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Red Cedar Table top split, how should I repair?

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Forum topic by BenoitM posted 12-17-2014 12:09 AM 2356 views 0 times favorited 17 replies Add to Favorites Watch
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BenoitM

66 posts in 1031 days


12-17-2014 12:09 AM

I finished this red cedar patio table at the end of the summer:

Winter is coming in Montreal and I move the table in the garage (big mistake?), now my table top has two huge splits on the same board.

It goes all the way through, I can see the other side.

How can I repair this? Glue and clamps (i would need big clamps)? Woodfiller? Resin?
Should I wait till next summer in case the wood move/shrink/whatever it did, again?

Thanks for your help.

-- Benoit, Montreal Quebec, http://cavacouper.blogspot.ca/


17 replies so far

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sawdustjunkie

343 posts in 1184 days


#1 posted 12-17-2014 12:39 AM

I am not an expert, but that looks more like a glue line than actual split wood!
The line os too straight for a crack.

-- Steve: Franklin, WI

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BenoitM

66 posts in 1031 days


#2 posted 12-17-2014 12:41 AM

It’s not a glue line. I would have known, I built it.
It’s just a really straight split :-)

-- Benoit, Montreal Quebec, http://cavacouper.blogspot.ca/

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firefighterontheside

13522 posts in 1324 days


#3 posted 12-17-2014 12:57 AM

I hate to tell you this but it split because the wood is shrinking. I built my oak dining table with a center area of glue up and a mitered frame around the outside. It split worse than that because I didn’t allow for wood movement. I would fill it with some sort of flexible caulk and then perhaps refinish over it.

-- Bill M. "People change, walnut doesn't" by Gene.

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mahdee

3555 posts in 1235 days


#4 posted 12-17-2014 01:04 AM

I assume poor glue job. Technically, the glue bonds better than wood fiber and the crack should have happened where there were no glue. Few things to consider, the table legs did not expand with the table top. Meaning end grains of the table legs do not expand as much as the long grains of the top and thus creating some sort of divergence. But, if you can see through the crack, unless the legs have cracked, that should not be the issue.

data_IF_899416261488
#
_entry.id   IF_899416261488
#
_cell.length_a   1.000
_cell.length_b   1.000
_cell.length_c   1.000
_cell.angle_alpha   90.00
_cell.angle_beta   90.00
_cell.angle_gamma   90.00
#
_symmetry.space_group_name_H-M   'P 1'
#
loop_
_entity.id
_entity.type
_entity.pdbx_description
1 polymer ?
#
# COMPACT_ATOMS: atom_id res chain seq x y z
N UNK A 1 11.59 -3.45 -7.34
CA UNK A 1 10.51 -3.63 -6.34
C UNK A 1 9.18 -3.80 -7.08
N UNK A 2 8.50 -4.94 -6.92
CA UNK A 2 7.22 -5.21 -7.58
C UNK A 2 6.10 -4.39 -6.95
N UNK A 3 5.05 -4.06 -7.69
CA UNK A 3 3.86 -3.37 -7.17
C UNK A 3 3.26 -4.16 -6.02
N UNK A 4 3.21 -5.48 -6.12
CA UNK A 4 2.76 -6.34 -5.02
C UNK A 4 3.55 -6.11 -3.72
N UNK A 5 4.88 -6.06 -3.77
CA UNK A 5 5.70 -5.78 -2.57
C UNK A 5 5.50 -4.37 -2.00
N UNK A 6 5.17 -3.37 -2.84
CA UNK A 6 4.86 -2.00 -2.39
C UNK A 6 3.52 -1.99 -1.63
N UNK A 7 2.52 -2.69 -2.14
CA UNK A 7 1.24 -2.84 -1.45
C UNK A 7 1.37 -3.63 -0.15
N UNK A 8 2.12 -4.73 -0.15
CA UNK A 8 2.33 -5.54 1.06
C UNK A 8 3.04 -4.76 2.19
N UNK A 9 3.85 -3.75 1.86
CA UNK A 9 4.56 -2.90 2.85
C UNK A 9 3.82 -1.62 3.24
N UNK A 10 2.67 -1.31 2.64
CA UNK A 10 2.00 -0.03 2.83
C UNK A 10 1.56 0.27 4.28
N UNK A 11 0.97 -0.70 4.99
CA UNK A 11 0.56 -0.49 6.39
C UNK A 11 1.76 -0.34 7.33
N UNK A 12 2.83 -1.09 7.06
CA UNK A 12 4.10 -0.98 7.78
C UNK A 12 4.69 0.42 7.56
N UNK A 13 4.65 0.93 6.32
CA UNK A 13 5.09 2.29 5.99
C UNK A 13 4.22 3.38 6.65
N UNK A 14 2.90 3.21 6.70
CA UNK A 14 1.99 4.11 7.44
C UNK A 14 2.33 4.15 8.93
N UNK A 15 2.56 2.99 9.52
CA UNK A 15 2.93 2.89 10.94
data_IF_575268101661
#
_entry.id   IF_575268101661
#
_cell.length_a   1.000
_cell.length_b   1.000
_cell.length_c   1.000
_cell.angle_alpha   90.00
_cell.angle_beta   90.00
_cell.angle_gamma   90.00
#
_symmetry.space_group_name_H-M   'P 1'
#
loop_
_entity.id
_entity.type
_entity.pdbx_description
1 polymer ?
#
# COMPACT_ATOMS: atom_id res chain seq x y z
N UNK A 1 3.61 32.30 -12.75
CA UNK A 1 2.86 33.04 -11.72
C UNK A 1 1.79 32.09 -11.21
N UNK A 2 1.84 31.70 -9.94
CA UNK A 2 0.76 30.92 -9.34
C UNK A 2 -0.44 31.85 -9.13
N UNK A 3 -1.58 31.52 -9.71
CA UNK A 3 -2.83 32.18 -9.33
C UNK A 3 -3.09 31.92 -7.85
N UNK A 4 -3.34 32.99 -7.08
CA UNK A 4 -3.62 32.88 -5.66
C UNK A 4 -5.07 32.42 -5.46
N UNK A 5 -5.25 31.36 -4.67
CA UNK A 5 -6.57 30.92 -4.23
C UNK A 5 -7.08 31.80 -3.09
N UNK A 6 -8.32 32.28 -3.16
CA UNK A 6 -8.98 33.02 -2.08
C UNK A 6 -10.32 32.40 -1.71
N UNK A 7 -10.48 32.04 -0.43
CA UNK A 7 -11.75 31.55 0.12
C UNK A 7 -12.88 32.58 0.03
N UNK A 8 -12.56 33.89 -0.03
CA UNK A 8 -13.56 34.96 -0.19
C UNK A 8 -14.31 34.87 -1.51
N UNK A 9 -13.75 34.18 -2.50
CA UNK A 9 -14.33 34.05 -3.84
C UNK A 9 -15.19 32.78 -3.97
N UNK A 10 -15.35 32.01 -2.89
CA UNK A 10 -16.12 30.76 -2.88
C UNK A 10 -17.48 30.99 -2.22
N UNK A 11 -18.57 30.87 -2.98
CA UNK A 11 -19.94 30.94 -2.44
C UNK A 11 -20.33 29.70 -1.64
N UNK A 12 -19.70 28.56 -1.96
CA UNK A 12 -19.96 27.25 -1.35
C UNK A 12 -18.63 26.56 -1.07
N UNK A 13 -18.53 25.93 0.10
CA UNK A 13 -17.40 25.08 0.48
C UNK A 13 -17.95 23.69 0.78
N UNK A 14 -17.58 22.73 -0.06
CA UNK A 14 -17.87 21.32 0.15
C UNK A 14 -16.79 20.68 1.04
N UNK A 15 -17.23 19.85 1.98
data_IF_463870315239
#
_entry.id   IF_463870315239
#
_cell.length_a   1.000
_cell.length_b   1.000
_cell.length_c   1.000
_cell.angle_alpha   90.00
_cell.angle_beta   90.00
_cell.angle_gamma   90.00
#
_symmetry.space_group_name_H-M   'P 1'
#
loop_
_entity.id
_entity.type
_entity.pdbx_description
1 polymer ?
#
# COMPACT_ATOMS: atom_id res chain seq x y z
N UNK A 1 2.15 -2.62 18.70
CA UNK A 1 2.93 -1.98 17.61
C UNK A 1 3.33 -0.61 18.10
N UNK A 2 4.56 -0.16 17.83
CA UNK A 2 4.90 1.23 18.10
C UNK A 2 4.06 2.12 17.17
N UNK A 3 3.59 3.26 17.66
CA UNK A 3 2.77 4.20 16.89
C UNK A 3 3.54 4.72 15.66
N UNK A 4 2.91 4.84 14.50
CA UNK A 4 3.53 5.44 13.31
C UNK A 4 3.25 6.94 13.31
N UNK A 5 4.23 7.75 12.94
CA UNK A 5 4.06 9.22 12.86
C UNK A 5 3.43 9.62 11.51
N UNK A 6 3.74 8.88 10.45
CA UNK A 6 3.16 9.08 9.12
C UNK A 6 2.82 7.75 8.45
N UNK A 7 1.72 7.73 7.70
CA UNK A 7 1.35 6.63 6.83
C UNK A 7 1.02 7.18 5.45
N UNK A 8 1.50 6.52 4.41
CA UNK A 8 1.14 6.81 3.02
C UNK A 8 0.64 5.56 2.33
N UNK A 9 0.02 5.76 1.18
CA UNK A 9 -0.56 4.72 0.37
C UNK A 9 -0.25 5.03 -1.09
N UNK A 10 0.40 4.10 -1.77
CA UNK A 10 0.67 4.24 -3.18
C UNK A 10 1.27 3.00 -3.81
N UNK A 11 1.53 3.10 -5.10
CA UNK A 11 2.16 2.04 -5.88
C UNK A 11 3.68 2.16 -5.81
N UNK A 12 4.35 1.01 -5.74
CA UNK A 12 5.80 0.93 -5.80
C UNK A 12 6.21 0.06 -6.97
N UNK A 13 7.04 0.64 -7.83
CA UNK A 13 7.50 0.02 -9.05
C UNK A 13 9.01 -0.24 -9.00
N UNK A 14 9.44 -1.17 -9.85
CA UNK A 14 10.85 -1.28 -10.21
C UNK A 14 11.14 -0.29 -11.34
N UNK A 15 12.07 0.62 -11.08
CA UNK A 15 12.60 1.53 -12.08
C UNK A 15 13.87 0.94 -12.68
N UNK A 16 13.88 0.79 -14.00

I would cut a thin piece that would either go through the whole thing or one through the top and one through the bottom. Glue it/them in, Sand and fill any void with epoxy. In the long run, this will pose a problem due to exposure to various seasonal changes. A more permanent solution may be to cut the table along that crack and allow for a 3/16” (3 or two millimeter) gap to allow the table do its thing based on weather conditions.

-- earthartandfoods.com

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jdh122

879 posts in 2285 days


#5 posted 12-17-2014 01:18 AM

It almost certainly has to do with construction techniques. The piece you put on the ends stops the top from expanding and contracting across its width (unless you pinned it like breadboard ends and only glued in the middle, which seems unlikely with a piece that narrow). Also, how did you attach the top? Depending on how you did that, it may increase the effect as well. If that’s the issue any fix you do is only going to be temporary until you remove the frame on the end and possibly deal with how it’s attached to the legs.
Amazing how straight cedar can split…

-- Jeremy, in the Acadian forests

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JerryLH

104 posts in 778 days


#6 posted 12-17-2014 01:37 AM



It almost certainly has to do with construction techniques. The piece you put on the ends stops the top from expanding and contracting across its width (unless you pinned it like breadboard ends and only glued in the middle, which seems unlikely with a piece that narrow). Also, how did you attach the top? Depending on how you did that, it may increase the effect as well. If that s the issue any fix you do is only going to be temporary until you remove the frame on the end and possibly deal with how it s attached to the legs.
Amazing how straight cedar can split…

I’d like to ask a beginner question.
,,, piece you put on the ends stops the top from expanding and contracting ,,,,,